The university also recognizes that the faculty member is an integral part of the institution. While observing the stated regulations of the university, the faculty member maintains the right to criticize and seek revision of university policy, both administrative and academic.
The university senate, on February 13, 1969, adopted the "statement on professional ethics" of the American association of university professors.
The professor, guided by a deep conviction of the worth and dignity of the advancement of knowledge, recognizes the special responsibilities place upon them. The professor's primary responsibility to his or her subject is to seek and to state the truth as they see it. To this end they will devote their energies to developing and improving their scholarly competence. The faculty member accepts the obligation to exercise critical self discipline and judgment in using, extending and transmitting knowledge. They practice intellectual honesty. Although he/she may follow subsidiary interests, these interests may never seriously hamper or compromise their freedom of inquiry.
As teachers, professors encourage the free pursuit of learning in students. Teachers exemplify the best scholarly standards of their disciplines. They demonstrate respect for students as individuals, and adhere to their proper roles as intellectual guides and counselors. Professors make every reasonable effort to foster honest academic conduct and to assure that their evaluations of students reflect students' true merit. Faculty members respect the confidential nature of the relationship between professor and student. They avoid any exploitation of students for their private advantage and acknowledge significant assistance from them. Professors protect their academic freedom. No faculty member shall be obliged to make the academic work of students available for inspection by any third party in the absence of compulsory legal process, without bona fide academic reasons, or without the express written consent of the student.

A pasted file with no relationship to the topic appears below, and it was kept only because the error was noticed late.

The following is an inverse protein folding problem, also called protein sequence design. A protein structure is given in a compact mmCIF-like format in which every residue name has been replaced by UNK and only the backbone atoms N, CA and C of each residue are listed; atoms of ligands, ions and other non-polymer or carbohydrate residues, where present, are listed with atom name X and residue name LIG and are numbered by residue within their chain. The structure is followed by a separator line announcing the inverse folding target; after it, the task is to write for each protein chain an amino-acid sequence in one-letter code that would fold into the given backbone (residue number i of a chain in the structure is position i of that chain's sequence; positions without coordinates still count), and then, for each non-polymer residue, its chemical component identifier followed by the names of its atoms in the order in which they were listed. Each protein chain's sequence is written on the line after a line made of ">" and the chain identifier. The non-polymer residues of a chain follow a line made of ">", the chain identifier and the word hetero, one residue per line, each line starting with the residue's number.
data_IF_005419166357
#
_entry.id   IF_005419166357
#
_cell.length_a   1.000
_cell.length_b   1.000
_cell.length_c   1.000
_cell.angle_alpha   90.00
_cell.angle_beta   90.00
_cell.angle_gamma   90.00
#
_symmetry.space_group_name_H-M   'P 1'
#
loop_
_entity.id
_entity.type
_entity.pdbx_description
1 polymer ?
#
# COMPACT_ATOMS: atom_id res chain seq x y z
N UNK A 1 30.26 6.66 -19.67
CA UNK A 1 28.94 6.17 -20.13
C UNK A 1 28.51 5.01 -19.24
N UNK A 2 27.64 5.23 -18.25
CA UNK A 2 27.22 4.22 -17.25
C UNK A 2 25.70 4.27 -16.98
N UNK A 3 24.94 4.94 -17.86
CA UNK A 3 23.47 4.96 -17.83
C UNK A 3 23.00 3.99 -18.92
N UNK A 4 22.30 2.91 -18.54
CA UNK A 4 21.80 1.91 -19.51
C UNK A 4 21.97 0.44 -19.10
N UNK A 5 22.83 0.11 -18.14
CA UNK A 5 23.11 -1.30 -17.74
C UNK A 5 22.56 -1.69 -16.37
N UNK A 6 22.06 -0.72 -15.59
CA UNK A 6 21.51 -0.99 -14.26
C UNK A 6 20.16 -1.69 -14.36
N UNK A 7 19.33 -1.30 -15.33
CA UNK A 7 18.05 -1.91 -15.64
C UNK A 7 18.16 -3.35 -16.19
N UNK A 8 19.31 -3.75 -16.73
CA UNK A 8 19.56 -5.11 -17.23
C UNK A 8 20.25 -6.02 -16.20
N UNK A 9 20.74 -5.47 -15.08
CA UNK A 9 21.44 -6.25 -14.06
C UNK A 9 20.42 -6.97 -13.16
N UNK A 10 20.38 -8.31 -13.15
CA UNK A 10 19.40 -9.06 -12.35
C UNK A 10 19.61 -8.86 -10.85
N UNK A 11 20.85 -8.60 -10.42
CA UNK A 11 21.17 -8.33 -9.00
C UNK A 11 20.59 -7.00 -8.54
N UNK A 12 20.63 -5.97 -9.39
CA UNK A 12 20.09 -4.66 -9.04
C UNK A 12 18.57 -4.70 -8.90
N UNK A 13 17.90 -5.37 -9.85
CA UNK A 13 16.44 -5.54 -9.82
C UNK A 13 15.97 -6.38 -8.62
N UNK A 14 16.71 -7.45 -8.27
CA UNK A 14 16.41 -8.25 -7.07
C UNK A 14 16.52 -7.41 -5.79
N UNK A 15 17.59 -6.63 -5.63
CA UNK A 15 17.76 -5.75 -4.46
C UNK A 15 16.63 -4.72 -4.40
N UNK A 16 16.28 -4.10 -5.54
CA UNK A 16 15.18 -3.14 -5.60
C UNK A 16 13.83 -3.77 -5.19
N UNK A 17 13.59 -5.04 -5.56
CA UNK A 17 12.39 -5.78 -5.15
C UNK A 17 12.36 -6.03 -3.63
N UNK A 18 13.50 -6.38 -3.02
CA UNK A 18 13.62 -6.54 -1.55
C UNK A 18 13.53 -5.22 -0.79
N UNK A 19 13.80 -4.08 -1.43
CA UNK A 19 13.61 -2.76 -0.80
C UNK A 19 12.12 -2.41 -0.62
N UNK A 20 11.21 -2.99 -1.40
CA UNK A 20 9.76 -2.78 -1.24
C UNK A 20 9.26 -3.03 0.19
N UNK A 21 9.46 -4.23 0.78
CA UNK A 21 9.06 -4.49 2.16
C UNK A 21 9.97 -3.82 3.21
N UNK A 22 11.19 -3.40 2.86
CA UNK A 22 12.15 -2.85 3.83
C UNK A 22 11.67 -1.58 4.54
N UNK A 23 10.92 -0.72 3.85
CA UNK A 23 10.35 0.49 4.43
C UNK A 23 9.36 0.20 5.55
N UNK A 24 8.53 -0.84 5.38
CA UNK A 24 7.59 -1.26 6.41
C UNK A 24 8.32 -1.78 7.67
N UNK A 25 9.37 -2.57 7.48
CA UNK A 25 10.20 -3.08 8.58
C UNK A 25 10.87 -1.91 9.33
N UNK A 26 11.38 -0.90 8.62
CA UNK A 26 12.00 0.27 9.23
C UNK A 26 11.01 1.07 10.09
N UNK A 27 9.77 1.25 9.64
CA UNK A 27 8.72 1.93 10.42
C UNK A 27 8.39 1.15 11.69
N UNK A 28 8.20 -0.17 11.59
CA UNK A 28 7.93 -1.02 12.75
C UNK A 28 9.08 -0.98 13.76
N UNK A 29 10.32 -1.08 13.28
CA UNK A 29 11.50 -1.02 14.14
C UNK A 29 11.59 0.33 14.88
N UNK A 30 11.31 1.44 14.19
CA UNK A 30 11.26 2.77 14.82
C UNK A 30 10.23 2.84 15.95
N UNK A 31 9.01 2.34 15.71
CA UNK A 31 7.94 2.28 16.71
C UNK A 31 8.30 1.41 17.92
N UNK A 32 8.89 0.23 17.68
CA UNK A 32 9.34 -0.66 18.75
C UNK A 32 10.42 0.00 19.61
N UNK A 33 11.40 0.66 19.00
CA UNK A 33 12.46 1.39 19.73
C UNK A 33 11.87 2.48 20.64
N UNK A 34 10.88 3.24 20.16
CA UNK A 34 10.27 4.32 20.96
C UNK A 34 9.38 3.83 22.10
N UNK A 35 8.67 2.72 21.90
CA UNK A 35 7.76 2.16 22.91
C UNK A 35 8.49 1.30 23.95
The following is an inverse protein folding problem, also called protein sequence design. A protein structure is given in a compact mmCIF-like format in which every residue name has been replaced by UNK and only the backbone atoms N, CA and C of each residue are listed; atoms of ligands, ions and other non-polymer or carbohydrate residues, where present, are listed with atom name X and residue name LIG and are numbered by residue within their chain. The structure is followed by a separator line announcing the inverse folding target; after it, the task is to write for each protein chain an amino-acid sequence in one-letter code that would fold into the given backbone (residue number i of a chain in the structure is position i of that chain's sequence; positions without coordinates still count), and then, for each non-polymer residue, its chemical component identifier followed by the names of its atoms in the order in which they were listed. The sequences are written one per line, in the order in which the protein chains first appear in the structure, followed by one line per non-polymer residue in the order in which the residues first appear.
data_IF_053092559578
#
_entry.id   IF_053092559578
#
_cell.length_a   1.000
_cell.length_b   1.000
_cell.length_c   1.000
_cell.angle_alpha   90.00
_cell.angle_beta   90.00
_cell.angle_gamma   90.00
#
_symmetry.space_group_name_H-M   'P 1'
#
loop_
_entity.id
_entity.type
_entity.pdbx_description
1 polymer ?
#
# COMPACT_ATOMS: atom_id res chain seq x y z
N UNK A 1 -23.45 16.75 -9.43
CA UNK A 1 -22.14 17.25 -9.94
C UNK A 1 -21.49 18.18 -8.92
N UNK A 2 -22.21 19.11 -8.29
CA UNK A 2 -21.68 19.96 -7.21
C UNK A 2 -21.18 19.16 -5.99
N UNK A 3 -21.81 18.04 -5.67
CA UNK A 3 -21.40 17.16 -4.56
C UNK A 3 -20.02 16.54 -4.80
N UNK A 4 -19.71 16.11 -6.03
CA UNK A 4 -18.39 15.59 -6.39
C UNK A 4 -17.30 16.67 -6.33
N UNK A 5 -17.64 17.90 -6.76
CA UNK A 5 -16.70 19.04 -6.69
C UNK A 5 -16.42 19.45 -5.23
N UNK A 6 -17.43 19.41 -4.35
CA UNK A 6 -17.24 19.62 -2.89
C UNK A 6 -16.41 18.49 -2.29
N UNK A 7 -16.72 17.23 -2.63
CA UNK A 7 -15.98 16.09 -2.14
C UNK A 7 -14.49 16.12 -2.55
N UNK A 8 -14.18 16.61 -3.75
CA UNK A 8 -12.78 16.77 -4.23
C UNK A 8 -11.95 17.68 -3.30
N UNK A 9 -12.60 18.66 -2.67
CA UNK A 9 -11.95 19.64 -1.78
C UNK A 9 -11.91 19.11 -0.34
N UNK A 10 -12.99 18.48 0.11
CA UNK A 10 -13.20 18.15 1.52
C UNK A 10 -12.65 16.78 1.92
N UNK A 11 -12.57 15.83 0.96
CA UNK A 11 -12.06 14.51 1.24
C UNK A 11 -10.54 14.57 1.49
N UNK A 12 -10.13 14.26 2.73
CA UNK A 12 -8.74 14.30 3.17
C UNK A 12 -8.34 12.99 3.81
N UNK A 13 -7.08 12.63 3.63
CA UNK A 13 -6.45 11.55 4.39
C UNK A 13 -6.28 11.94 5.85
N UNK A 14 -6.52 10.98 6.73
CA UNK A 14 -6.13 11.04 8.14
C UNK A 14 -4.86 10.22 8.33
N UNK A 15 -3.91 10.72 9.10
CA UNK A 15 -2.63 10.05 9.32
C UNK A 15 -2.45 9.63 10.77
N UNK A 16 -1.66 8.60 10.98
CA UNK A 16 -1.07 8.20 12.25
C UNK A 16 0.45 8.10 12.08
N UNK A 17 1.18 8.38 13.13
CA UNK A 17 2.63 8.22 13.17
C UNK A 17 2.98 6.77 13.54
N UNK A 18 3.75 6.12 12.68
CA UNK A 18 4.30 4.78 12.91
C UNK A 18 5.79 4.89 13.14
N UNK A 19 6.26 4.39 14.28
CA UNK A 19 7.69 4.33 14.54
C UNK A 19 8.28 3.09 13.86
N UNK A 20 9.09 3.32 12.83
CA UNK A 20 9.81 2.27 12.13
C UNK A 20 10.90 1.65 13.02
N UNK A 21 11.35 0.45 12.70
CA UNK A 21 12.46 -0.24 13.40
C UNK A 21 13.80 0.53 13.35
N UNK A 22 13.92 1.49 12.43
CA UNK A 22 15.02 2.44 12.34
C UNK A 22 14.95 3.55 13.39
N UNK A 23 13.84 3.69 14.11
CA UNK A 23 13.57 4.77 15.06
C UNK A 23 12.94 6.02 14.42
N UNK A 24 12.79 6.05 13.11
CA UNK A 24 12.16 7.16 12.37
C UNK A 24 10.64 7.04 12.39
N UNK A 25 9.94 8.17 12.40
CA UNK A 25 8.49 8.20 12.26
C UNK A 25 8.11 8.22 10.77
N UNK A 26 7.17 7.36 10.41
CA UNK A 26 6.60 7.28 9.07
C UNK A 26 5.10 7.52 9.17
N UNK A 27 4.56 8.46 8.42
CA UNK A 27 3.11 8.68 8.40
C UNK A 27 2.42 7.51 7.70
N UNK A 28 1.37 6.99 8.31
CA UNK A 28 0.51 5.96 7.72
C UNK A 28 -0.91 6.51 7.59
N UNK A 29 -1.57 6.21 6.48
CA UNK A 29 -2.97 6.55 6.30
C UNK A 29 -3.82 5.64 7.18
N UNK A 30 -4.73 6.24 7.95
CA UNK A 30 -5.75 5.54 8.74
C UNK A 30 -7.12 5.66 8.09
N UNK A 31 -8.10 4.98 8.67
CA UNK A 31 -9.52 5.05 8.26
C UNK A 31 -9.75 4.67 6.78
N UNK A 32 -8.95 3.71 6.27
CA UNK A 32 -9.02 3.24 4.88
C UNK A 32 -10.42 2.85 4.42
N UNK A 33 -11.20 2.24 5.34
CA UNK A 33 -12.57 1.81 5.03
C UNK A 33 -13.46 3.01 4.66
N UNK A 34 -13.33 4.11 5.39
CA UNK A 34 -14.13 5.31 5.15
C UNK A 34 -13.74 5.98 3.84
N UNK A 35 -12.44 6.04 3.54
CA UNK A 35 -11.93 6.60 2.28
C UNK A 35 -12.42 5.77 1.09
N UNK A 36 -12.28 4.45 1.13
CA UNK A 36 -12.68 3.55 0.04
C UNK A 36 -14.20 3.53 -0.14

As colleagues, professors have obligations that derive from common membership in the community of scholars. They respect and defend the free inquiry of their associates. In the exchange of criticism and ideas they show due respect for the opinions of others. They acknowledge their academic debts and strive to be objective in their professional judgment of colleagues. Professors accept their share of faculty responsibilities for the governance of their institution.